The social life of that time and place took place in clubs and societies. Brougham joined the Speculative Society a student club dedicated to public speaking, rhetoric, and argument (still going although not without controversy). It was the club for students on their way to become lawyers, a place to practice their skills.

This was during a period of political repression under a politically weakened and mentally unstable King George III who, having lost the North American colonies now faced the First Republic across the Channel.

Publicity photo from the 1995 film The Madness of King George III.

The French king Louis XVI was beheaded only months before Brougham’s friends Francis Jeffery and (Sir) Walter Scott caused a split in the Society, arguing that contemporary politics be among permitted debate topics. As Brougham put it, “Political differences ran high at the time and there was a personal quarrel with the professors, who had accused us of French principles.”

Execution of Louis XVI – German copperplate engraving, 1793, by Georg Heinrich Sieveking

Rowdy Lad

Life wasn’t all serious subjects and radical politics. Brougham and the lads also had their fun. He joined hiking parties in the Scottish Highlands and riotous and unseemly after parties in the city where they interrupted theater performances and the peace of the town with drunken street vandalism.

But sometimes, if not generally, these nocturnal meetings had endings that in no small degree disturbed the “tranquillity of the good town of Edinburgh. I can not tell how the fancy originated; but one of our constant exploits, after an evening at the Apollo, or at Johnny’s (oyster house), was to parade the streets of the New Town, and wrench the brass knockers off the doors, or tear out the brass handles of the bells! No such ornaments existed in the Old Town; but the New Town, lately built, abounded in sea-green doors and huge brazen devices, which were more than our youthful hands could resist. The number we tore off must have been prodigious; for I remember a large dark closet in my father’s house, of which I kept the key, and which was literally filled with our spolia opima. We had no choice but to hoard them; for, it is pretty obvious, we could not exhibit or otherwise dispose of them.


Brougham fondly recalled one incident where, hoisted on someone’s shoulders, he twisted off a large bronze serpent from above a druggist’s door, then ran off as the city guard was activated. “Daft” is how Brougham later thought of his student behavior, quoting from a play by his compatriot Walter Scott, “Aye, aye — they were daft days thae, but they were a’ vanity and waur.”

Student Traveller

Brougham was 21 years old when he joined an expedition bound for Iceland. They sailed from Islay to St. Kilda, a remote now abandoned island in the Outer Hebrides off the east coast of Scotland where they came ashore after a rough landing.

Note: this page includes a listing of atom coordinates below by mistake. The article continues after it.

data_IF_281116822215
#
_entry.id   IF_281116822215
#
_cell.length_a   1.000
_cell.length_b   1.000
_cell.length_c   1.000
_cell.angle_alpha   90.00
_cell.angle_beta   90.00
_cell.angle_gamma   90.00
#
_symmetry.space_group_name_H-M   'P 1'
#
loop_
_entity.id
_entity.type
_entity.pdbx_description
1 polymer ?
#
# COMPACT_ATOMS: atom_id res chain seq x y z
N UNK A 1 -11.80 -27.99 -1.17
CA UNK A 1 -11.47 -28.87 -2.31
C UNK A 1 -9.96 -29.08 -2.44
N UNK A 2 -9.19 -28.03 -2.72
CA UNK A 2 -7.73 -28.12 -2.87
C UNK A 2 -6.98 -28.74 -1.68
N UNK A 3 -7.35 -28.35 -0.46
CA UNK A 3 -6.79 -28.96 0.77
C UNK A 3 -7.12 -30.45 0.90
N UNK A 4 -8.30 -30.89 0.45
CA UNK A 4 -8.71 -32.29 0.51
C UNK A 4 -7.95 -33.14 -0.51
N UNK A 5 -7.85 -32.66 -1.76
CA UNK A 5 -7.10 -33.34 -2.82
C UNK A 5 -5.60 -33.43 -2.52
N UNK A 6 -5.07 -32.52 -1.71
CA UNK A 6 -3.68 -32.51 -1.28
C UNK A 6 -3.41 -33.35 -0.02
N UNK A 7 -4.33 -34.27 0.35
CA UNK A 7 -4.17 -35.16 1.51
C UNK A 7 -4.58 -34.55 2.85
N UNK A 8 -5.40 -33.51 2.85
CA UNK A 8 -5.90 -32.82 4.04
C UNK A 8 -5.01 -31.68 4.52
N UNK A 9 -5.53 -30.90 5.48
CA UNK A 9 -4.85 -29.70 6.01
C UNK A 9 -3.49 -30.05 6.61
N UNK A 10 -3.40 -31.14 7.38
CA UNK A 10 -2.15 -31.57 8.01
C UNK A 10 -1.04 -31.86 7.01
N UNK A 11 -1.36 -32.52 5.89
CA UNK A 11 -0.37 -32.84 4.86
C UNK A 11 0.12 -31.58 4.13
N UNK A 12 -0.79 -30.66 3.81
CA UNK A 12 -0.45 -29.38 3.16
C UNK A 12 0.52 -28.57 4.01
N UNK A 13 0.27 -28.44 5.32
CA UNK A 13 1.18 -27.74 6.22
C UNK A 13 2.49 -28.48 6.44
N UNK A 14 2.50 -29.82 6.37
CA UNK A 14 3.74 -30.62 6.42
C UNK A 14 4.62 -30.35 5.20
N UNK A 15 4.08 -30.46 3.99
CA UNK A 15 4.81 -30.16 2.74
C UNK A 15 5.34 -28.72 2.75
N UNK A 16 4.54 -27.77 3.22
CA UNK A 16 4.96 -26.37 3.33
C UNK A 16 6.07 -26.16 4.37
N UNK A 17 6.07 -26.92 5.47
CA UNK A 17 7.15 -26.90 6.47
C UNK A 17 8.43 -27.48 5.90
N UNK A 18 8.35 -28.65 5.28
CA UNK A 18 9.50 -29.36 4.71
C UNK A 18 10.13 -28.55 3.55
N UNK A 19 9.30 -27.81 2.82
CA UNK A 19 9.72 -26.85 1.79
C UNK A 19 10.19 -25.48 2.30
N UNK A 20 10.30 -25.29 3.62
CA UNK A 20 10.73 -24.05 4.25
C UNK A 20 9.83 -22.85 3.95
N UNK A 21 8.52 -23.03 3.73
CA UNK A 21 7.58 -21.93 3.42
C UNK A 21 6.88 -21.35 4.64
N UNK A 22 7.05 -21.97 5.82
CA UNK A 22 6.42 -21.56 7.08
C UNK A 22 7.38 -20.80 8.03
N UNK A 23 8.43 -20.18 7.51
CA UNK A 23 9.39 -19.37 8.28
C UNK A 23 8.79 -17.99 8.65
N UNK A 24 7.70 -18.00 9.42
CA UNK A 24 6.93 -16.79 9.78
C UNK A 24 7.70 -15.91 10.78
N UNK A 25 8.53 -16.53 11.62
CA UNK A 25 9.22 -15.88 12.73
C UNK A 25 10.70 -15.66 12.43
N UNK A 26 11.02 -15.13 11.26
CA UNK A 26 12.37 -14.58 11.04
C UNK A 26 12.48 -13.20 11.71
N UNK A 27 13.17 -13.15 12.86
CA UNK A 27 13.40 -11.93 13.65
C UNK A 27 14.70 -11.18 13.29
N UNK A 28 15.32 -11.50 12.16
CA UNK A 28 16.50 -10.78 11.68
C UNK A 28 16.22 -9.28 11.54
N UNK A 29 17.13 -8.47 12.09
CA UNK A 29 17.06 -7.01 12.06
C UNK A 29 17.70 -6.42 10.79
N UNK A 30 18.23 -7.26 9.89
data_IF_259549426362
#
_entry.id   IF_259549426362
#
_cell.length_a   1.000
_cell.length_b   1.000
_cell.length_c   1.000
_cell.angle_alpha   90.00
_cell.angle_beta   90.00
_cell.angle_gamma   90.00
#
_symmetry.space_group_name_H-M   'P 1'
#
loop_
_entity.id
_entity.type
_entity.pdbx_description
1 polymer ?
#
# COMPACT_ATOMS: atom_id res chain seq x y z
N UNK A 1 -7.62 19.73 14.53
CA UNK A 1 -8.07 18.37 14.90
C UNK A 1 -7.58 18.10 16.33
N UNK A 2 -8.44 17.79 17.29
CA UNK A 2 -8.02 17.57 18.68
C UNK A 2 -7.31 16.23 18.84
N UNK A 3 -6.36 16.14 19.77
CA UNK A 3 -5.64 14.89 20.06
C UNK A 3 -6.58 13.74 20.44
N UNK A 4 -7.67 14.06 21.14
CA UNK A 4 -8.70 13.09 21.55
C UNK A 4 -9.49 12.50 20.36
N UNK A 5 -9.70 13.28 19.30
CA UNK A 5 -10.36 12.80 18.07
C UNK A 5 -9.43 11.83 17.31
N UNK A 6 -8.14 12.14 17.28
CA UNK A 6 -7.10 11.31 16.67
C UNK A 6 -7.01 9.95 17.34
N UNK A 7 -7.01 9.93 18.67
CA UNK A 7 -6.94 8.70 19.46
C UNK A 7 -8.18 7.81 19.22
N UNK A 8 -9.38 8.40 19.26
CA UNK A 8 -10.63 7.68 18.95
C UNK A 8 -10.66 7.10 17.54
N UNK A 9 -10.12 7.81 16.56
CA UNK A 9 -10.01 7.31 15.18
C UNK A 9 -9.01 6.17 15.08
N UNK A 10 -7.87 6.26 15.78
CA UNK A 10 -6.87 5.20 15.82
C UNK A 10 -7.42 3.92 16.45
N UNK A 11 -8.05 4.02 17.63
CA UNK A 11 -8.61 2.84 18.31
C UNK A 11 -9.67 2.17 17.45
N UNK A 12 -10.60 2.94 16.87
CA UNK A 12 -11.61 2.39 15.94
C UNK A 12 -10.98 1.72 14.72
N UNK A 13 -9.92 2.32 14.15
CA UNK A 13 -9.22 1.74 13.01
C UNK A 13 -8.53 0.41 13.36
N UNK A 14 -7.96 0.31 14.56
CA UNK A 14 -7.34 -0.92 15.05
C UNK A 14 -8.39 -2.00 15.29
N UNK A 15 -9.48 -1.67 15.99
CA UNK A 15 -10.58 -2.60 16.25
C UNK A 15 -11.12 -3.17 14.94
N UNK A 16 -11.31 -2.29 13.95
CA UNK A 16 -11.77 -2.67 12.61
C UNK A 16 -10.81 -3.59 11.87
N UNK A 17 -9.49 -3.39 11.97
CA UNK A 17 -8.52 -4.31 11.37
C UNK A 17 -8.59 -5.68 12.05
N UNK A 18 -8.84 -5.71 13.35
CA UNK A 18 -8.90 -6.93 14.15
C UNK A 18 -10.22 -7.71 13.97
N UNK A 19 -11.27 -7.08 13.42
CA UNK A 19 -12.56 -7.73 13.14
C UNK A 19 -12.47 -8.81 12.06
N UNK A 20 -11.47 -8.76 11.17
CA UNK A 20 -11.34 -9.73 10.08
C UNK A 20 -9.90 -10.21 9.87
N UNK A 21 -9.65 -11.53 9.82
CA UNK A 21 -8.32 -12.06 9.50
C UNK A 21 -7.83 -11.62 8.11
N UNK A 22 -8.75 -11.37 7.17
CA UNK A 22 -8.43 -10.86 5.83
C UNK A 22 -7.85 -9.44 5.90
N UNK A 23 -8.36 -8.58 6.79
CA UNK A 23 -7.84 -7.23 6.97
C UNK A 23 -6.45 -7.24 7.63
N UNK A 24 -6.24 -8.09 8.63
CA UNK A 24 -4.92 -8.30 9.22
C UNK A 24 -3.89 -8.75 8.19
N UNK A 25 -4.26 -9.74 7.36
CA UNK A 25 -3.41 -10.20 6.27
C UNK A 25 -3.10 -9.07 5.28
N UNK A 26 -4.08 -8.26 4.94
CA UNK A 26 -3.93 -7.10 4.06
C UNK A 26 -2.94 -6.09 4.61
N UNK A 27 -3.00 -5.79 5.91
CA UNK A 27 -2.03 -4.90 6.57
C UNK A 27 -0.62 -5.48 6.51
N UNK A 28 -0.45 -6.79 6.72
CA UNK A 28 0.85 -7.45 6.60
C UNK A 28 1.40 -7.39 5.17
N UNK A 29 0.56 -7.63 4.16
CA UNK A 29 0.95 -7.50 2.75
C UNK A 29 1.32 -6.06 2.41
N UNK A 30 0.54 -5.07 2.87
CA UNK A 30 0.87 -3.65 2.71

We in the vessel stood round, and had a full coasting view of this most singular spot and its adjoining rocks and islets. A more awful scenery you can not imagine. The grandeur of the scenery was heightened by the fineness of the day, and still more by the idea that a single puff of wind might prove fatal to us, by raising the whole fury of the Western Ocean.

Dry stone hut or cleit above Village Bay, St Kilda, Scotland.

At last came two boats, one belonging to the place and ours besides, but both manned by the savages. This alarmed us : we thought that our party must be lost or taken, and the arm-chest was instantly opened; but the boats approaching, we found the natives quite pacific, and several came on board —among others their priest, without whom nothing would induce them to venture near us.


Awesome scenery, “savage” people and a priest for a fixer. Brougham was no Anthony Bourdain to my great disappointment. I can’t get over the word “savages” and this scene where Henry, a 21 year old student distributes gifts to the natives as the expedition’s keeper of the stores.

I always make a point of landing in full uniform. My command over the stores and servants gives me vast dignity and patronage…and I, from some foolish mistake or other, ‘Billy Pitt.’ So that from hence wherever we go I am believed to be related to that ‘excellent minister.’ You can not conceive, therefore, how all these items procured me respect and worship; all the island was at my nod in a second. 

While Tea was preparing, I marshalled them thus : servants at my elbow, for aids-de-camp ; provender in the rear; male natives in front ; female ditto at some distance from our gentlemen —a most necessary precaution to prevent jealousy. To each native I distributed a ration of tobacco and a dram— their two greatest prizes, though neither had been in the island for two and a half years.


This condescending arrogant little SOB Brougham also criticizes their clothing and their character.

A total want of curiosity, a stupid gaze of wonder, an excessive eagerness for spirits and tobacco, a laziness only to be conquered by the hope of the above mentioned cordials, and a beastly degree of filth, the natural consequence of this, render the St. Kildian character truly savage. To all this our people added the leading trait of furtivity of disposition.


Here is our lad at the tender age of twenty one finally discovering that very poor people steal, live in squalor and (like him) enjoy alcohol. 

The view of this village is truly unique. Nothing in Captain Cook’s voyages comes half so low. The natives are savage in due proportion; the air is infected by a stench almost insupportable—a compound of rotten fish, filth of all sorts, and stinking sear-fowl. Their dress is chiefiy composed of a coarse stuff made by themselves, somewhat like tartan. They wear this chiefly in trowsers and jackets, with coarse brogues, also made by themselves. They make brooches of clumsy iron rings, with pins across : these are worn by the women to tuck up their plaids. Needles coarse in proportion ; thong-ropes for ascending the rocks in quest of nests and birds ; fish-hooks finer than the other articles ; thread and horn-spoons are the remaining manufactures of this place —infinitely coarser and more clumsy, and made in smaller quantity and less variety, than those which navigators have found in any of the Pacific islands, New Holland in the south excepted.